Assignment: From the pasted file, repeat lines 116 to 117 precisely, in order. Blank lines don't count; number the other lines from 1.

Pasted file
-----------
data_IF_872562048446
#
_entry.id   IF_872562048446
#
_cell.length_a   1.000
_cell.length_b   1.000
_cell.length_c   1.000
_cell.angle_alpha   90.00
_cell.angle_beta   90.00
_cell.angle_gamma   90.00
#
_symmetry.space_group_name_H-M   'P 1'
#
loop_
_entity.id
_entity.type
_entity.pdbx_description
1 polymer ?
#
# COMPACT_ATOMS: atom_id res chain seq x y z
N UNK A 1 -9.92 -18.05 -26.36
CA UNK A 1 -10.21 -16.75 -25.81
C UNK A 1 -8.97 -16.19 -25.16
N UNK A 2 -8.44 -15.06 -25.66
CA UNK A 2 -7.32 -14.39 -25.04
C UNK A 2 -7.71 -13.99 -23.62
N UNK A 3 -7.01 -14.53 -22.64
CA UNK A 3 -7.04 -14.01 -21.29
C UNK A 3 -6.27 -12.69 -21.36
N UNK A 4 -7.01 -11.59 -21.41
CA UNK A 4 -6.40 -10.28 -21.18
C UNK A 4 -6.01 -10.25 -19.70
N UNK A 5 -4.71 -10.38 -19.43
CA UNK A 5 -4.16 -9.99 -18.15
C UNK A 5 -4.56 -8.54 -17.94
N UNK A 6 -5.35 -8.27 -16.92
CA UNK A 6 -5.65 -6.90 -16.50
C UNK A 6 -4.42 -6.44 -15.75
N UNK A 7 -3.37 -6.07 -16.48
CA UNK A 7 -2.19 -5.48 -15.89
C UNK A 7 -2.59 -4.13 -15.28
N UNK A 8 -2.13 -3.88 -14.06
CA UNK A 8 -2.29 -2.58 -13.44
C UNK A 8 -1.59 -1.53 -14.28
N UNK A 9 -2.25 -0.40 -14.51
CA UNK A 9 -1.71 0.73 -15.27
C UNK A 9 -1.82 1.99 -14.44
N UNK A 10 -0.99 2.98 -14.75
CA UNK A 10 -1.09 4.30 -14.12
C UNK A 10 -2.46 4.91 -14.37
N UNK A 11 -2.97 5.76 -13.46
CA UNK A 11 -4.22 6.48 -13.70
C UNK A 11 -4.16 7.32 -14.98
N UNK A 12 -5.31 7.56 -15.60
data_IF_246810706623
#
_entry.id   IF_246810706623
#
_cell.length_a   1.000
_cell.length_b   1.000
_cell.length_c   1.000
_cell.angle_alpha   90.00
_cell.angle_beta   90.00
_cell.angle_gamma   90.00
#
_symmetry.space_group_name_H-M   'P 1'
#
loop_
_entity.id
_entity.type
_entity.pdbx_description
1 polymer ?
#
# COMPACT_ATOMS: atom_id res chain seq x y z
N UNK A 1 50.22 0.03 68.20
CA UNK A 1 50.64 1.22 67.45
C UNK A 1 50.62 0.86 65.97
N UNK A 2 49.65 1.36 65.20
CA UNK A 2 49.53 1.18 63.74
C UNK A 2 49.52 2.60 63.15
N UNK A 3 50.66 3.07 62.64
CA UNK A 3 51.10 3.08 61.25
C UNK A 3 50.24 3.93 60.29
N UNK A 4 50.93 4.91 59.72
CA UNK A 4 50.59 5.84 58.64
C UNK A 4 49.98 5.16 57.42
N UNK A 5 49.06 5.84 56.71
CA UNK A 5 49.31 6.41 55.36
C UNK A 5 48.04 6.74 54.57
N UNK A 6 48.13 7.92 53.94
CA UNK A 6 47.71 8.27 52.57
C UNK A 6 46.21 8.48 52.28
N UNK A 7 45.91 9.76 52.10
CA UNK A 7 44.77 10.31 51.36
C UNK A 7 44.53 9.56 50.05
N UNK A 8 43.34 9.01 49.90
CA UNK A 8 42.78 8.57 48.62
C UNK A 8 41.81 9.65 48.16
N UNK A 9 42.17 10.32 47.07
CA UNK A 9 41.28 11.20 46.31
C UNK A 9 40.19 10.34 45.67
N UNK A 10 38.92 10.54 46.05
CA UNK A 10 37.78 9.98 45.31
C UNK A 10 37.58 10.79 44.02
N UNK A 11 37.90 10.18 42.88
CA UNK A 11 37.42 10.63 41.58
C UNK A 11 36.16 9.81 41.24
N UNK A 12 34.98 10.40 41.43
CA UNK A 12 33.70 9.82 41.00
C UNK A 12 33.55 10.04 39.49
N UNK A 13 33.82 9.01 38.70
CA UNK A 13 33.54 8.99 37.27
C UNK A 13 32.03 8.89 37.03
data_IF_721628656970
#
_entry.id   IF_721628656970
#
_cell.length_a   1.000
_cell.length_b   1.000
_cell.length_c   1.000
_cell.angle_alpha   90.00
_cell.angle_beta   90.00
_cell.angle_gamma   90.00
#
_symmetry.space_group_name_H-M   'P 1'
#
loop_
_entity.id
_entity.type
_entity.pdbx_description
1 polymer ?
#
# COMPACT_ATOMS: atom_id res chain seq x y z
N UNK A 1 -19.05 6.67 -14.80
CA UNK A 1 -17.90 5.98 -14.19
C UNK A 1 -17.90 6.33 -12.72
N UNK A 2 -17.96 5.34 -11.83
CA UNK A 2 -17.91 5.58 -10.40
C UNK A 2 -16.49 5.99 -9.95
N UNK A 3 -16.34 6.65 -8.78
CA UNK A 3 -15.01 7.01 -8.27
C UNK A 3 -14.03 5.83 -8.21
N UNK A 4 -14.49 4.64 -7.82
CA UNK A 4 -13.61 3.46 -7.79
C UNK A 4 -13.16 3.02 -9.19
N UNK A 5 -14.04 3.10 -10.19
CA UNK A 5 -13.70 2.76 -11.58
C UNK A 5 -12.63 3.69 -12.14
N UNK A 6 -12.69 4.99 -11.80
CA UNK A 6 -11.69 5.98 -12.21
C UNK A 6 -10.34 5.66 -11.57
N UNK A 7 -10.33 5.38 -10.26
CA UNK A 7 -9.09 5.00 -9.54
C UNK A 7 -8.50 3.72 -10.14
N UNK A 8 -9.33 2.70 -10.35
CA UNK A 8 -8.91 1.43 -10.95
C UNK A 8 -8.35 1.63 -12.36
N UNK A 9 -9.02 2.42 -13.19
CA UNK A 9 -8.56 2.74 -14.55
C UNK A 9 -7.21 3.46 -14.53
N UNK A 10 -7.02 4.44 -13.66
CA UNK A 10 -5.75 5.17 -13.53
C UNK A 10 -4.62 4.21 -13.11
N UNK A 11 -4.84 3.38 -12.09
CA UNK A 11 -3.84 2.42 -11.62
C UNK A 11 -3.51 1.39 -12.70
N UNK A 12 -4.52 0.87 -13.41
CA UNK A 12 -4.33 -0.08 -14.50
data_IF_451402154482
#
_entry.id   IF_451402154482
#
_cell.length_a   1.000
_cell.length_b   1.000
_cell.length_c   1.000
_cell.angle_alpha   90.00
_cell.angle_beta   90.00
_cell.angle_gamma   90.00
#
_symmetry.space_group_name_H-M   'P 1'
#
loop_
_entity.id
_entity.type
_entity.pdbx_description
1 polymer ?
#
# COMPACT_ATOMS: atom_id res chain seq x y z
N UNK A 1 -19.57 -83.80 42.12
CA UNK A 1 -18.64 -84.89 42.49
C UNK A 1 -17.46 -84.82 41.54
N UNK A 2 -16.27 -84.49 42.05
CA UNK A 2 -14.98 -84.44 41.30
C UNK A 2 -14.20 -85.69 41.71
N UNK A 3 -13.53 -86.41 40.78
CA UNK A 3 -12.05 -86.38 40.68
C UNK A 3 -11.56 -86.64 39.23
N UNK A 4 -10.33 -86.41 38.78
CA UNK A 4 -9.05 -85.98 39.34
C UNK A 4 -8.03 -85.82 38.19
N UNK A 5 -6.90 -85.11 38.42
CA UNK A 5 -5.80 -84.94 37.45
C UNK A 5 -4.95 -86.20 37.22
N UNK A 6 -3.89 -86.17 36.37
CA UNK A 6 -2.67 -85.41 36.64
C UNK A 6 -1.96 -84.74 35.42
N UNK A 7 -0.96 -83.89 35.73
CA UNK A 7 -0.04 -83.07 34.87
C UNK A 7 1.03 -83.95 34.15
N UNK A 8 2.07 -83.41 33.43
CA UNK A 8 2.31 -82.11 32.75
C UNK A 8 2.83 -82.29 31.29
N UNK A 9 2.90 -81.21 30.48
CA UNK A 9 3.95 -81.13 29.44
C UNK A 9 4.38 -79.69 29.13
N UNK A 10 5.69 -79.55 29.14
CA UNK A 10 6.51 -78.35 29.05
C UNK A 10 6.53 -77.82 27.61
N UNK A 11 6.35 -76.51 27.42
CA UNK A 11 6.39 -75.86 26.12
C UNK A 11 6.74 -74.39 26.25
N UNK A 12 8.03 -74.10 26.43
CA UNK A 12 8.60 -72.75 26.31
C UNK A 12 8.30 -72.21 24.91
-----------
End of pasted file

_entry.id   IF_721628656970
#